Embodied Energy: How Should it Affect Design Standards?

The issue of embodied energy in building materials is heating up in the Washington Legislature.

Under current state laws, the design of new buildings must include an energy life cycle cost analysis. The ELCCA requires designers to run energy models to project the costs to operate a building over its lifecycle.

But, those models don’t account for the energy used to produce, manufacture, transport and construct buildings. Nor do they account for the energy to deconstruct and dispose of or recycle building materials. In other words, they do not account for embodied energy.

SSB 5485 authorizes a study to evaluate current standards and models for assessing the embodied energy in building materials. It also asks for recommendations about the next steps for taking embodied energy measurements from theory to practice.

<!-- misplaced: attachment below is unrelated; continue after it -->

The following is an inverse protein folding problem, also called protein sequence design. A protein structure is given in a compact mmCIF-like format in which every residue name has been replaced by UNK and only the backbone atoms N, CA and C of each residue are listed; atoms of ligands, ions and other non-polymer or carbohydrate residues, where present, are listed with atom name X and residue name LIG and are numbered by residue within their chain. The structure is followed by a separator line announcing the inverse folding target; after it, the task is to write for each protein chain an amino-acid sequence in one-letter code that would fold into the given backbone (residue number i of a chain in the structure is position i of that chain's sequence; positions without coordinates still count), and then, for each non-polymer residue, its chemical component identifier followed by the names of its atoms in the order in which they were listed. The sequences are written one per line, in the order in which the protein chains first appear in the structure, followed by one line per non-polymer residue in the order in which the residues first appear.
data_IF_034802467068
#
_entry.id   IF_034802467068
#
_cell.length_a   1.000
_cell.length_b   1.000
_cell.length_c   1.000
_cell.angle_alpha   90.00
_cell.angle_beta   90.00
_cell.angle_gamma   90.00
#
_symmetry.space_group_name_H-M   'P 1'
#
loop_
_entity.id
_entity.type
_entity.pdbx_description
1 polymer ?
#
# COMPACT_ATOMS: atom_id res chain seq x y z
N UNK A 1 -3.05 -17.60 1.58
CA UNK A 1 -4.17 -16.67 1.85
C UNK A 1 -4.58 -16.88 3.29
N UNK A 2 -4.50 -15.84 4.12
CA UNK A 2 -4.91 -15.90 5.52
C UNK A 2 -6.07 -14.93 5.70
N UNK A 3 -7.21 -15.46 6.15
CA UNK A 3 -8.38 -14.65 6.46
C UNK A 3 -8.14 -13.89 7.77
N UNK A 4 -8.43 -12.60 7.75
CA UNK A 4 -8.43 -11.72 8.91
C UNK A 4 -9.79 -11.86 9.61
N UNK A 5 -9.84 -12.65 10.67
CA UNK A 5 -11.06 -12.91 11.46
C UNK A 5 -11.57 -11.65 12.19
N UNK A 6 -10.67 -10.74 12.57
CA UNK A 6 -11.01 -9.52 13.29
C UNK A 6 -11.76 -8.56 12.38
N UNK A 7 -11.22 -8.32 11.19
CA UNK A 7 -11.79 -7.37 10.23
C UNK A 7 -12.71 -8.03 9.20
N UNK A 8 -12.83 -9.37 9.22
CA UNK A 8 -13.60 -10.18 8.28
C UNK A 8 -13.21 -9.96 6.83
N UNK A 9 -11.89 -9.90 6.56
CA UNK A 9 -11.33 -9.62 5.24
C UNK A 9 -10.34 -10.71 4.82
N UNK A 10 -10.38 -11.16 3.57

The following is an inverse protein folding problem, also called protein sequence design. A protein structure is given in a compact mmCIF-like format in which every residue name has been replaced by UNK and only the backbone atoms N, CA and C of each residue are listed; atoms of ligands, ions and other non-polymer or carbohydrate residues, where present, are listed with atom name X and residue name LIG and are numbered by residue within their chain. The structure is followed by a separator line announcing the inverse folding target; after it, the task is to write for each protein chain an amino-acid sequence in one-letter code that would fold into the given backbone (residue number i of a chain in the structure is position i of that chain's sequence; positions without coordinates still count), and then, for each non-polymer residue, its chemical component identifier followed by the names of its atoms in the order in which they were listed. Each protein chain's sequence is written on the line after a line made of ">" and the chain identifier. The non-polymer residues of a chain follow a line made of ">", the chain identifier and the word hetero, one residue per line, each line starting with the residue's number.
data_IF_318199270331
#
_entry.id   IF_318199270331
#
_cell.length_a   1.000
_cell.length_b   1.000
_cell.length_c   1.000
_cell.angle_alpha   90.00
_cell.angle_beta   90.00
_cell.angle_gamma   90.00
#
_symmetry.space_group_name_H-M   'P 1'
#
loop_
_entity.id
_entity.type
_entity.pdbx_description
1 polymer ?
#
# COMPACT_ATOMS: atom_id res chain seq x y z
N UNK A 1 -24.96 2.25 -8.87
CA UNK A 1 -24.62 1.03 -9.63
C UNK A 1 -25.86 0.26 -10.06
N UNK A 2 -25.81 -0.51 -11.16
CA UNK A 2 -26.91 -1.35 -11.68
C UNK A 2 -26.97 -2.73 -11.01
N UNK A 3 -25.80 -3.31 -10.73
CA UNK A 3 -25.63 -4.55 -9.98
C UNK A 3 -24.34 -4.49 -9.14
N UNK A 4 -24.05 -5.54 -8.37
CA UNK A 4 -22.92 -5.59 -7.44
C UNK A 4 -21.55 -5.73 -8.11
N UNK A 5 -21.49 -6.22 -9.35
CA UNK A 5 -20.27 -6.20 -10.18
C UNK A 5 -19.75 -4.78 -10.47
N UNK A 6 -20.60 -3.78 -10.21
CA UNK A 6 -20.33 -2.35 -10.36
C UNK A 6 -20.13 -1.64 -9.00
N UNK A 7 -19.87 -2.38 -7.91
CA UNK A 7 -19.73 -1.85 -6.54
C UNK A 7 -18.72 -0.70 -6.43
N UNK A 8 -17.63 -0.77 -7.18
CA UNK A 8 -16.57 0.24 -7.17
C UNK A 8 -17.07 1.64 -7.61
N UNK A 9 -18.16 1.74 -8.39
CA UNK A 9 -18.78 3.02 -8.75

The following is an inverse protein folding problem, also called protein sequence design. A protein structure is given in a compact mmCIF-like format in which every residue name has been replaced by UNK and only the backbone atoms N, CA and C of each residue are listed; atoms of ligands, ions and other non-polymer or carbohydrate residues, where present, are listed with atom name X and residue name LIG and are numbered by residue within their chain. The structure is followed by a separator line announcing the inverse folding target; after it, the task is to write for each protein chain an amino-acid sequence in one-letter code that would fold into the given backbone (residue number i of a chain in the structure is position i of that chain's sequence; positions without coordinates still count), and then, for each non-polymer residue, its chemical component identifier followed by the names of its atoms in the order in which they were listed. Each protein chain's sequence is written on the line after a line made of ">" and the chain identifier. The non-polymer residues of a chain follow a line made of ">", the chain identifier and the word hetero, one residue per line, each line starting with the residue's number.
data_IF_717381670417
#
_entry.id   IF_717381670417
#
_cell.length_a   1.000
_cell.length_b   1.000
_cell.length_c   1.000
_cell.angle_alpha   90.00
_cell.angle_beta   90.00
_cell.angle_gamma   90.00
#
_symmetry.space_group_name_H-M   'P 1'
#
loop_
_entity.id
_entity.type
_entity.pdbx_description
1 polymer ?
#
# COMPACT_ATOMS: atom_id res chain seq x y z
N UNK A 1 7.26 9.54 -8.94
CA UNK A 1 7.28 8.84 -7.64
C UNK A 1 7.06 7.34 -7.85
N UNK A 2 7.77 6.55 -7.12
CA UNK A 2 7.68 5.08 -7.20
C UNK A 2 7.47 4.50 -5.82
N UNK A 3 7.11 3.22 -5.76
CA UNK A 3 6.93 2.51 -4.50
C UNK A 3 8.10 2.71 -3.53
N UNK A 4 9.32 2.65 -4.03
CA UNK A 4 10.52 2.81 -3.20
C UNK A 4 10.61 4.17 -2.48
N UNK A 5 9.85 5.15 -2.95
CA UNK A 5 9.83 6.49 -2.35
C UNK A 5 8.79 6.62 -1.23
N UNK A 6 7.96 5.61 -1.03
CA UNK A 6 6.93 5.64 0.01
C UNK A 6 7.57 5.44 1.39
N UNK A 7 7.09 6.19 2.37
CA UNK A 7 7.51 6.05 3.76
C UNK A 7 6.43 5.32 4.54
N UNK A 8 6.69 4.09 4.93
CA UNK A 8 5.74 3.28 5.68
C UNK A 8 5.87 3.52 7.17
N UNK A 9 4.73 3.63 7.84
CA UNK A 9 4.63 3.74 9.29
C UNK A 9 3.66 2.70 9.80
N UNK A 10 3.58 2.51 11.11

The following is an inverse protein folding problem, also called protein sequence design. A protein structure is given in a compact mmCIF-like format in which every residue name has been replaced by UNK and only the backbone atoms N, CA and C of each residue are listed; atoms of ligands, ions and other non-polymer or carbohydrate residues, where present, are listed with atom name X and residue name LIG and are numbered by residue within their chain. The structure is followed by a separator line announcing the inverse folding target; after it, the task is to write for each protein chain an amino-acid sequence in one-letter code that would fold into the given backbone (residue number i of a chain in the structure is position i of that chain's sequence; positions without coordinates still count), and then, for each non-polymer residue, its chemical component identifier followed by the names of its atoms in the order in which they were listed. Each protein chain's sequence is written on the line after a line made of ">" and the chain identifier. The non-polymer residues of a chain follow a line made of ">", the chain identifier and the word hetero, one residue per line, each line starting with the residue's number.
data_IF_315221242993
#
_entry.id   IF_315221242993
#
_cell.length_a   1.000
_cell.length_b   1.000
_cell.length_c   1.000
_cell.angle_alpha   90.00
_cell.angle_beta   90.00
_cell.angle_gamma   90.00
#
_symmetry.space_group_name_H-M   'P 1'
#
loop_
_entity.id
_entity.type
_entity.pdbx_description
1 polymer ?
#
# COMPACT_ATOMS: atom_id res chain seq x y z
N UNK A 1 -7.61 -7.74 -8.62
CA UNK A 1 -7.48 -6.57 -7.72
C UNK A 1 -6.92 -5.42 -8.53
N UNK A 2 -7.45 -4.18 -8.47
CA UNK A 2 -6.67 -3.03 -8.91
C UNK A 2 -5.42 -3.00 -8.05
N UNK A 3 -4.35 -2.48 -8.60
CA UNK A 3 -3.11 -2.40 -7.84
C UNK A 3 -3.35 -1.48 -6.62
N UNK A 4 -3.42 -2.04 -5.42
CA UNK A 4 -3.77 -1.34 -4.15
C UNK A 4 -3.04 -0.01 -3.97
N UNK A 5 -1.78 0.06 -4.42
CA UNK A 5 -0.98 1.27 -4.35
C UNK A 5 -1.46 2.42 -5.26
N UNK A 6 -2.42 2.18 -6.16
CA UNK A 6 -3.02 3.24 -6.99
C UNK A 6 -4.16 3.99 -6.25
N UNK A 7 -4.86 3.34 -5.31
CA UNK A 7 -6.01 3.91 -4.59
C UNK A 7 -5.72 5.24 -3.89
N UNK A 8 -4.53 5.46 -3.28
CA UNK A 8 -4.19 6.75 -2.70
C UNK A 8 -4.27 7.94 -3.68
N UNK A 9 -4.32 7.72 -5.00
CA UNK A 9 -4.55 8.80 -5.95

The AIA|WA has been at the center of redrafting the bill to ensure that the study is unbiased and produces effective results. AIA|WA worked with stakeholders on all sides of the issue. At a hearing last week AIA|WA testified to the need for such a study, but also cautioned that embodied energy is only part of the picture. But, one must put the parts together to get the whole picture.

The proposed study will provide lawmakers with valuable information on which to make future policy decisions.

A revised version SSB 5485 passed the House Environment Committee this morning, with the AIA|WA’s support. Rep. Christine Rolfes led the efforts in the House to improve the quality of the study.

Watch this video for AIA|WA’s testimony.

Here is the entire hearing on the bill:

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